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What is Vision?


Vision is your brain’s interpretation of the world around you. It’s the constantly changing map that your brain builds of space and objects. How does your brain build that map? It takes the information from all of your senses, combines that with memories, and then uses assumptions to fill in the blanks.


Senses-Memory-Assumptions. These may not all be things you think of when you think of vision. Let’s look at them one at a time.




Seeing: sure we all think of seeing as the sense that creates vision. And you’re right! Seeing is by far our dominant visual sense. In a nutshell, seeing involves light being collected by your eyes and sent to your brain. If the light is hitting the eyes in the correct place then you see objects around you clearly. As light moves across the eyes you sense motion. The energy of the light that your eyes collect helps you see color. Slight differences in the way your two eyes see gives you depth or 3D vision. 


Hearing: intensity and direction of sounds produced by objects around us help us build the map of where things are and how they’re moving. Sound helps us know where to move our eyes to see what we want to see. Even if a person is blind, the way sounds affect the ear stimulates the visual parts of the brain and creates a map of the surrounding world. 


Touch: the feel, texture, temperature of something gives us more clues to what an object is. Similar to hearing, when a blind person feels objects the visual parts of the brain are stimulated. 


Smell and Taste: gives clues to safety and brings up memories of the past.


Proprioception: our sense of body position. This is so important to our map because it tells us where WE are in space. It’s our ego sense. All the other senses give us tons of information about everything else but this one tells us about us. Information collected from our muscles and from fluid in our ears help the brain know if we’re upright or upside down. It tells us where our limbs are. It tells us if we’re moving. Movements of our eye muscles helps the brain understand if we’re moving closer or further away from objects around us. Without this sense we would have no frame of reference for everything we are seeing.




Memory plays a huge role in helping us interpret the here and now. As babies, we use trial and error to learn about the world around us until we have formed enough memories to be able to understand what we’re seeing. Memories are actual images that we can conjure up in our mind without the physical objects being in front of us. Imagining, also called visualizing, stimulates some of the same parts of the brain as seeing. Visualization also plays a huge role in reading, math and learning in general. It helps us understand social interactions and emotions. It helps us sense danger.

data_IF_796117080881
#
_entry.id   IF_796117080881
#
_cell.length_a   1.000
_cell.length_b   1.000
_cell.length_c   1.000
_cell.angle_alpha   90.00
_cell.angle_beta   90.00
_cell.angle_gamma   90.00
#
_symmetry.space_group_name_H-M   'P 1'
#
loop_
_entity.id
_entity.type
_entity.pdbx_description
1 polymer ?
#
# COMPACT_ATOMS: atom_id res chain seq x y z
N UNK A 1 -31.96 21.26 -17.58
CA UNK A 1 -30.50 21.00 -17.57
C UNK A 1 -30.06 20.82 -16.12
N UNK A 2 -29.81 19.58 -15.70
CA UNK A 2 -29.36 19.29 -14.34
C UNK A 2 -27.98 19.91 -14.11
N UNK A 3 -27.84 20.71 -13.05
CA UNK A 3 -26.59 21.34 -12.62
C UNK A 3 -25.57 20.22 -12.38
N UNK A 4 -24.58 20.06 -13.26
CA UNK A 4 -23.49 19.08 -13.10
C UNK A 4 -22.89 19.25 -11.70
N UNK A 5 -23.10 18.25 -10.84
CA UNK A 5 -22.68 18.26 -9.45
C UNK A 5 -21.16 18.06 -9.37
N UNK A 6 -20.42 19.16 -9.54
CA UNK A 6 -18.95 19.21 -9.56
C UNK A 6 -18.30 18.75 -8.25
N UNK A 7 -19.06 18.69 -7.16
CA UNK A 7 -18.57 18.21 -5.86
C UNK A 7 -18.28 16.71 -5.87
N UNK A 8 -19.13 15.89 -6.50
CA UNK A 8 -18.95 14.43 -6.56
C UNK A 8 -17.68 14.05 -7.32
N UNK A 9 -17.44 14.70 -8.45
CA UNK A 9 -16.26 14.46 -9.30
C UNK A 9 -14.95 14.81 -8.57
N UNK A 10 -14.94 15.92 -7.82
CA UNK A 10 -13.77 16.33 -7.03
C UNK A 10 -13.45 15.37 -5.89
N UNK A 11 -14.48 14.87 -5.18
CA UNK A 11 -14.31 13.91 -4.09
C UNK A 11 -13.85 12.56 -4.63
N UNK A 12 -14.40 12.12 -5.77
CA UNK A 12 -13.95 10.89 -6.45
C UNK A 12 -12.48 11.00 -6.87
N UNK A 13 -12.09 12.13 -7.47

With our current map of the space from our senses and our memory, we then use assumptions to complete the picture and try to predict what will happen in the future. For example, if we see a ball getting bigger and and we feel our eyes turning in to follow the ball and we remember that when a ball looks like it’s getting bigger, and our eyes feel like they’re moving in, it usually means that the ball is getting closer. We can predict that the ball is coming towards us.  Another example, if we see a part of a chair, we use our memory to imagine the rest of the chair so that we can sit in it without falling.


What is the purpose of vision?


The purpose of vision is to guide our movement. We use input from our senses, our ability to visualize from memory, and assumptions to create the whole 3D, constantly changing map of the world around us (and our place in it) and to help us figure out how to move and respond to our changing world.


What is Vision Therapy?


Vision Therapy is an exercise program designed to help a person bring all of the pieces that contribute to vision into harmony.  Therapy is tailor made for the individual based on problems that the person is having, goals decided by the person, parent and doctor, and deficiencies uncovered by testing. Vision therapy is not “seeing” therapy. While seeing 20/20 is a great thing it is just the tip of the iceberg. The goals of vision therapy are to help a person move freely and comfortably through life- to be able to use all their senses, their memories and their assumptions to understand the world around them.


Who can benefit from vision therapy?




Have an eye turn or a “lazy” eye? Vision therapy can help train you to use your eyes together and stop the input from your stronger eye from drowning out your weaker eye. (Hint: it’s usually not an eye muscle problem!)

Want to be a better reader? Vision therapy can help make sure you have accurate scanning and focusing eye movements, memory for sight words, directionality to prevent letter reversals, and visualization so you can picture and remember the story.


Still dizzy after a concussion? Vision therapy can help stabilize you and bring your balance back into harmony with your movements.


Want to be better at sports? Professional sport teams employ vision therapy doctors to improve the speed, accuracy, and peripheral vision of even their top athletes.


Want to be more comfortable driving? Vision therapy can help you judge depth, speed and distance.


These are just a few of the many ways that vision therapy can help. Contact us today to set up an appointment or a free phone consult!

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